And the very best part of all of this? We get to watch the proceedings in the comfort and safety of our living rooms on our flat screen digital screens. And we watch knowing that not one of us would last an Anchorage minute on any of those boats.
If one man exemplified the spirit of those entrepreneurs of the sea, it was Captain Phil. He began fishing with his dad when he was eight. After high school, he began crab fishing. He initially worked on a crab boat unpaid until he proved his worth. Some social engineers today would call that exploitation, or even a violation of child labor laws. Some might even call it child abuse.
Captain Phil would have called it a good time — and a great learning experience. That experience as a young man, his apprenticeships, reaped dividends: He was one of the youngest men to ever captain a crab boat on the Bering Sea.
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Harris was once on tour with his pals and told a story about his early life, his time in high school and one particularly cruel high school counselor that voted him least likely to succeed. Here’s the story he told that audience:
“So in the first year that I went crab fishing I was 17 years old and I made $130,000. That was 50 years ago. So I went to the bank and I asked for $42,000 in cash and I wanted it in a brown paper bag. And I had a few drinks to pull the courage out for what came next. My counselor that had voted me least likely to succeed, her house was for sale, and they wanted $40,000 for that house. So I throw all the money in the bag, I go up to her house, and I beat on the door and her husband answers and I just marched right in. The counselor was in the kitchen making dinner. I walked in the kitchen and dumped the cash out and said, ‘Now get out.’ She started crying and ran up in the bedroom and wouldn’t come out because she felt like an a**hole. They wouldn’t sell me the house.”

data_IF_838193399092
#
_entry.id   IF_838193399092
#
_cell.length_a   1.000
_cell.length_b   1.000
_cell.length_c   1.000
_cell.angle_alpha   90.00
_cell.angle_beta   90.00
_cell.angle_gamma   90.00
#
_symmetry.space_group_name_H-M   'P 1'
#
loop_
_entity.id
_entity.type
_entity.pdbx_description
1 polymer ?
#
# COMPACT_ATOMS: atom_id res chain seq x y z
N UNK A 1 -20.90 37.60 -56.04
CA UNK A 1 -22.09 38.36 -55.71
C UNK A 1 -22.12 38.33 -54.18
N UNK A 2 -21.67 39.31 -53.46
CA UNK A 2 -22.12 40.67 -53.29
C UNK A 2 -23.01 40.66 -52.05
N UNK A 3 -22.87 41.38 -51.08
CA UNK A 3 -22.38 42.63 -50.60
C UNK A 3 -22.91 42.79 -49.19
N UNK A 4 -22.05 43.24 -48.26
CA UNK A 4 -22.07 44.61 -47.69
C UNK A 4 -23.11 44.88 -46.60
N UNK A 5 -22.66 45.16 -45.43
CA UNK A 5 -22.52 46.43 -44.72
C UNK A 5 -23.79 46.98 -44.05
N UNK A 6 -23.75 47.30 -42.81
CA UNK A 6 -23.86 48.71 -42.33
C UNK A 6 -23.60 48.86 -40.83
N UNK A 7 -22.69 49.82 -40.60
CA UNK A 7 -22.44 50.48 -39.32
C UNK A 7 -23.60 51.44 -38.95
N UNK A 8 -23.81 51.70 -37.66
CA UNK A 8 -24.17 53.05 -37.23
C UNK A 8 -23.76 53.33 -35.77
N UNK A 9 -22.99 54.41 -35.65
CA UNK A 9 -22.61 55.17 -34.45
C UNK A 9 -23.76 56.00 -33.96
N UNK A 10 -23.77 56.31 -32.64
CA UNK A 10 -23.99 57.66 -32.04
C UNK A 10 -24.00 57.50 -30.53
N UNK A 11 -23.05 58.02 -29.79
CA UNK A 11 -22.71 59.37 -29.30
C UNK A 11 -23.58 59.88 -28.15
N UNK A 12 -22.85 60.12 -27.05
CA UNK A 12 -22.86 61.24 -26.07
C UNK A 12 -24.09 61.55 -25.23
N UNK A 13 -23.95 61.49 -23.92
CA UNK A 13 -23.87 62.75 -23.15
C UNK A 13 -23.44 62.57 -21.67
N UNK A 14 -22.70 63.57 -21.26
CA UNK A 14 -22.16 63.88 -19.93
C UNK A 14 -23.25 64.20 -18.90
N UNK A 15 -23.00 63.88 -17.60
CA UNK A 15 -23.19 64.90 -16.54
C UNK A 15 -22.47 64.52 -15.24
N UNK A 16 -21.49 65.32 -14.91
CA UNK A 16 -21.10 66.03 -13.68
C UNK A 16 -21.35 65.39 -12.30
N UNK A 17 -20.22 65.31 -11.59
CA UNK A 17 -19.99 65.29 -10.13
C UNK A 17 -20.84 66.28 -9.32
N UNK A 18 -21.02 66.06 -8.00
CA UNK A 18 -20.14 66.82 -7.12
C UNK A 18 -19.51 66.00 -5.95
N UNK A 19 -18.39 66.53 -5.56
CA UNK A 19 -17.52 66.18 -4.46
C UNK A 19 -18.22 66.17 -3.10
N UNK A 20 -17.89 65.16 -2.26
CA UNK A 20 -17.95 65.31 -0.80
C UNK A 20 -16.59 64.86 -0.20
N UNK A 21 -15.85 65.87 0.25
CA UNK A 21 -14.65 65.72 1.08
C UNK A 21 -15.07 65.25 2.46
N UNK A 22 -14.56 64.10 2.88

The audience burst into spontaneous applause when Phil told that story, because that counselor reminded us of every jerk we’ve ever met who told us what we could or couldn’t do with our lives. That story exemplified why we loved Captain Phil. And why he was the heart and soul of that show — its anchor.
He wasn’t just the star of “Deadliest Catch.” He was the show’s North Star.
Harris was not a perfect man. He had his struggles, and he didn’t hide them. That, too, is why we loved him. We loved him because he was a natural leader. He didn’t ask his men to do things he hadn’t done. He also understood there were many ways to motivate his men, and that did not always include screaming and yelling at them. He cared about them, and used humor — and used food too — to build morale.
And Captain Phil was tough. In one episode, Harris was thrown from his bunk and thought he’d broken his ribs. He was in pain, but he continued his day, not wanting to leave his crew behind. After what seemed hours of coughing up blood, his men convinced him to get to shore and seek medical help.
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Captain Phil didn’t have broken ribs. It was much worse. He suffered a pulmonary embolism, and it kept him land-bound for nearly a year.
He returned to the Cornelia Marie in January 2009, but nearly a year later to that day, suffered a massive stroke. We watched together on TV as Captain Phil came out of a coma. We watched as he showed signs of progress.
But those waters were too tough even for Captain Phil. When he died, the world that had come to know this man — “Deadliest Catch” is seen in 150 countries — felt like they’d lost a friend.
Posts on the official website ran into the tens of thousands. One admirer said this: “This is the type of man we should all be admiring. Not LeBron James or Roman Polanski or Tiger Woods or that fashion accessory Brad Pitt. Ordinary men who quietly do extraordinary things on a daily basis like manage a business, on the Bering Sea no less! They are the ones we should aspire to be.”
My favorite post was the shortest and sweetest — one I suspect Captain Phil would have at least not have been embarrassed by: “A lord of the sea, no doubt. God Bless You, Captain.”
Lee Habeeb is VP of content for Salem Radio Network and host of “Our American Stories.” He lives in Oxford, Mississippi, with his wife, Valerie, and his daughter, Reagan. This piece originally appeared in LifeZette last year and has been updated.